Ripple effects of Europe's credit crunch
A woman poses with a euro coin in front of the giant symbol of the European Union's currency, the euro, outside the headquarters of the European Central Bank in Frankfurt, Germany.
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Kai Ryssdal: Thursday's moment of panic aside, if you step back and look at the bigger picture, there is more to what's going on than just computer-driven trading gone mad. Even before the bottom briefly fell out, traders were looking at the debt problems in Europe and what that is doing to the credit markets there.
Marketplace's Jeremy Hobson explains.
Jeremy Hobson: During yesterday's freak show in the equity markets, Fixed Income Strategist Guy Lebas was following events from his perch on the trading floor at Janney Montgomery Scott. He says it all started with banks in Europe nervously looking for cash.
Guy Lebas: In order to increase their cash holdings, they tried to sell aggressively a lot of corporate bonds. There weren't too many buyers out there at that moment, so that created a situation of massive oversupply.
And those European banks were already worried about all the government bonds on their books, not to mention a rapidly falling euro.
Lebas: And it's really the fears more than anything fundamental or concrete that's driving the concerns.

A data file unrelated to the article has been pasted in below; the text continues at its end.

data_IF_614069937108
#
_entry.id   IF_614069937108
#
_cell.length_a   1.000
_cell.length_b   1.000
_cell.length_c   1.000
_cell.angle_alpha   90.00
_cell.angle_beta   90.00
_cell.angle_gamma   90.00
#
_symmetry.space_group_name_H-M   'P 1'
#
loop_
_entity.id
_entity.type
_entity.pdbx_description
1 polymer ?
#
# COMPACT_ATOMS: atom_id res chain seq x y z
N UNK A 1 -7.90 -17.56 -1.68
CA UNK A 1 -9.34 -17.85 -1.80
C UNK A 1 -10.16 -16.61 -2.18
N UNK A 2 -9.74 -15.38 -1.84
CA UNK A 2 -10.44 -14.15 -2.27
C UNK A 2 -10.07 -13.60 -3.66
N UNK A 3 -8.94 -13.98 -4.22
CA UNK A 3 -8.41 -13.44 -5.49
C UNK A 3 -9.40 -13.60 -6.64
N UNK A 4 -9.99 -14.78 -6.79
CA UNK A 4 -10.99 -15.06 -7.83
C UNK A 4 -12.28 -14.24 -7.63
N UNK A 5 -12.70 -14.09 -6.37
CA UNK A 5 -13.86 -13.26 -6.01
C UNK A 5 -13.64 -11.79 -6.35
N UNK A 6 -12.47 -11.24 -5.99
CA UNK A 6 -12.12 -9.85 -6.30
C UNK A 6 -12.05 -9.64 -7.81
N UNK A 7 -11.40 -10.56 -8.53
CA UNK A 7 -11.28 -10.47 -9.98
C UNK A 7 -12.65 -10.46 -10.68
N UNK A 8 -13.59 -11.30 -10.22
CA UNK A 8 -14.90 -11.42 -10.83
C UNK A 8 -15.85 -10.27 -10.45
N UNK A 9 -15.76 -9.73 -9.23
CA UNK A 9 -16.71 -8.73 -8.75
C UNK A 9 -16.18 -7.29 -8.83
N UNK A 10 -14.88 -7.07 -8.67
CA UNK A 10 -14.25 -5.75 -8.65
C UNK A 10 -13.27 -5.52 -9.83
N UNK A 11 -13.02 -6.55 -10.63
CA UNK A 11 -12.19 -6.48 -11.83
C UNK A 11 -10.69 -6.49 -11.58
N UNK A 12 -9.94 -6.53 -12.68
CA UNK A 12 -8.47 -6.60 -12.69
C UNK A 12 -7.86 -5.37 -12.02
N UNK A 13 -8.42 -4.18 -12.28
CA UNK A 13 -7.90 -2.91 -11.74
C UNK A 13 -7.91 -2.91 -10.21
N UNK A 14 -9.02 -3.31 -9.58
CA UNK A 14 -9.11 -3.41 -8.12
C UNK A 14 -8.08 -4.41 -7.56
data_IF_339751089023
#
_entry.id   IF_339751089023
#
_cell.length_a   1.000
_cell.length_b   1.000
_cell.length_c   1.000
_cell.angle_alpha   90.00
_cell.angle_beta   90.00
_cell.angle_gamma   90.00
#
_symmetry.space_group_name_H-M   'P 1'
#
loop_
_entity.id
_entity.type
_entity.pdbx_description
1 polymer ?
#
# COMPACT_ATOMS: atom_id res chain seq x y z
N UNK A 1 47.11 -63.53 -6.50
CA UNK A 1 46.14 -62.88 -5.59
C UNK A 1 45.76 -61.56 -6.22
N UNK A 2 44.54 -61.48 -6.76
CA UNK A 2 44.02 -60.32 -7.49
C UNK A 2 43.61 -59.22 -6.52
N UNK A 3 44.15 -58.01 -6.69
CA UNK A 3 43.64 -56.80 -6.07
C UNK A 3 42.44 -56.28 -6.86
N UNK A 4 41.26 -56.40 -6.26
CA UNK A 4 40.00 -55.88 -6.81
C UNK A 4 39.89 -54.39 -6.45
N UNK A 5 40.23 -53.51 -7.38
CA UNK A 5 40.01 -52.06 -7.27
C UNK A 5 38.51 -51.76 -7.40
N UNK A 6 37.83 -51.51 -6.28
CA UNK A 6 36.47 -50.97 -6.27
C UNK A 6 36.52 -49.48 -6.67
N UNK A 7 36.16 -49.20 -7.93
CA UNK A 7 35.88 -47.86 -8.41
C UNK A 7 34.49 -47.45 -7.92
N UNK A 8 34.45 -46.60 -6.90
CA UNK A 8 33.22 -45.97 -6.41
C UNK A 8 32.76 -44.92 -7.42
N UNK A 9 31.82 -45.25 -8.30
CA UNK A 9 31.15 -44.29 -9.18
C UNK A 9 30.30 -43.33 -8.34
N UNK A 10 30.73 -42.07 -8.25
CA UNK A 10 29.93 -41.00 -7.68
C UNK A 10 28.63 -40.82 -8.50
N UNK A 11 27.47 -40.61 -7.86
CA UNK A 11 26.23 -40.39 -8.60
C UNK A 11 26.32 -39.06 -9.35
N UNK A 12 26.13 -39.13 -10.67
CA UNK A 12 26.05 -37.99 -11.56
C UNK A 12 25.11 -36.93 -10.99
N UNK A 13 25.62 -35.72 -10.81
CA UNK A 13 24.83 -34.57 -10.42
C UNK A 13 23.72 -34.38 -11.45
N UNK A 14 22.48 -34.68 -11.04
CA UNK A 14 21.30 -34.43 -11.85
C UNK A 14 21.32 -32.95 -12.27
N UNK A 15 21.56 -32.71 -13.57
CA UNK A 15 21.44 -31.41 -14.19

Lebas is not prepared to call this crisis "Lehman Brothers Part Deux" just yet. But he says the interconnectivity issues we heard about back then, are just as relevant in this situation.
Lebas: The issue is that U.S. banks and European banks, they borrow from each other, they enter into transactions with each other. And so there's an interconnected web, whereby if one institution were to have stresses, almost by definition every other large institution in the U.S. would as well.
Independent financial analyst Michael Prest has been watching all of this from London. He says there are concerns a credit crunch could lead Europe back into recession.
Michael Prest: The concern here must be that if this crisis gets out of hand, and the banks are forced to draw in their horns again, restrict lending and so on, the recovery will be nipped in the bud.
Not everyone felt like talking about crisis after close of business in Europe today. One bank analyst I reached said he couldn't: After a long week, he was already well into happy hour.
In New York, I'm Jeremy Hobson for Marketplace.